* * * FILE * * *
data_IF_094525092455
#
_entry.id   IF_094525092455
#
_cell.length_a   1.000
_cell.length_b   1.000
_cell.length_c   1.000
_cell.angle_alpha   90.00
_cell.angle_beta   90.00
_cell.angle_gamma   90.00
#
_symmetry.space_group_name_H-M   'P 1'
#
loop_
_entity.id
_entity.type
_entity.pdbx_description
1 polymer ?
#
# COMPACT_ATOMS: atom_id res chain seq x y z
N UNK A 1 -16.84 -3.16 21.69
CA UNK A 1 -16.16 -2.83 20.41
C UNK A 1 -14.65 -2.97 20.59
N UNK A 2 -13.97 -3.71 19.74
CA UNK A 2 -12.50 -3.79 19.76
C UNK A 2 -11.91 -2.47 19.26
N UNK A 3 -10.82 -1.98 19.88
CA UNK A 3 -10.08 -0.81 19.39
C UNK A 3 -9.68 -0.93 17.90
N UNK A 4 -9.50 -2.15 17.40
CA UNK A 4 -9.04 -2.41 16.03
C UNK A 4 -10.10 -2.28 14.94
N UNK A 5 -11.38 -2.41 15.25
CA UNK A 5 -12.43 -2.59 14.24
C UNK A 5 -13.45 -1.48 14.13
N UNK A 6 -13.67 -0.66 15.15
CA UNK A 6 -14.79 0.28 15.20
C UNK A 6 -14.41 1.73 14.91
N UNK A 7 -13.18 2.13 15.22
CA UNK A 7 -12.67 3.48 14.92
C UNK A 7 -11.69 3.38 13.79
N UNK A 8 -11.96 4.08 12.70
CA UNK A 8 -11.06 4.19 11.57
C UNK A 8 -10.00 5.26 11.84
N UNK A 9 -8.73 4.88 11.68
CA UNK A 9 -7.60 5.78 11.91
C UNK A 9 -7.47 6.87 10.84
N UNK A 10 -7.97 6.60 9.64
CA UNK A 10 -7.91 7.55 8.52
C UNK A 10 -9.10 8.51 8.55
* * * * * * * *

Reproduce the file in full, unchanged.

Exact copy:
data_IF_094525092455
#
_entry.id   IF_094525092455
#
_cell.length_a   1.000
_cell.length_b   1.000
_cell.length_c   1.000
_cell.angle_alpha   90.00
_cell.angle_beta   90.00
_cell.angle_gamma   90.00
#
_symmetry.space_group_name_H-M   'P 1'
#
loop_
_entity.id
_entity.type
_entity.pdbx_description
1 polymer ?
#
# COMPACT_ATOMS: atom_id res chain seq x y z
N UNK A 1 -16.84 -3.16 21.69
CA UNK A 1 -16.16 -2.83 20.41
C UNK A 1 -14.65 -2.97 20.59
N UNK A 2 -13.97 -3.71 19.74
CA UNK A 2 -12.50 -3.79 19.76
C UNK A 2 -11.91 -2.47 19.26
N UNK A 3 -10.82 -1.98 19.88
CA UNK A 3 -10.08 -0.81 19.39
C UNK A 3 -9.68 -0.93 17.90
N UNK A 4 -9.50 -2.15 17.40
CA UNK A 4 -9.04 -2.41 16.03
C UNK A 4 -10.10 -2.28 14.94
N UNK A 5 -11.38 -2.41 15.25
CA UNK A 5 -12.43 -2.59 14.24
C UNK A 5 -13.45 -1.48 14.13
N UNK A 6 -13.67 -0.66 15.15
CA UNK A 6 -14.79 0.28 15.20
C UNK A 6 -14.41 1.73 14.91
N UNK A 7 -13.18 2.13 15.22
CA UNK A 7 -12.67 3.48 14.92
C UNK A 7 -11.69 3.38 13.79
N UNK A 8 -11.96 4.08 12.70
CA UNK A 8 -11.06 4.19 11.57
C UNK A 8 -10.00 5.26 11.84
N UNK A 9 -8.73 4.88 11.68
CA UNK A 9 -7.60 5.78 11.91
C UNK A 9 -7.47 6.87 10.84
N UNK A 10 -7.97 6.60 9.64
CA UNK A 10 -7.91 7.55 8.52
C UNK A 10 -9.10 8.51 8.55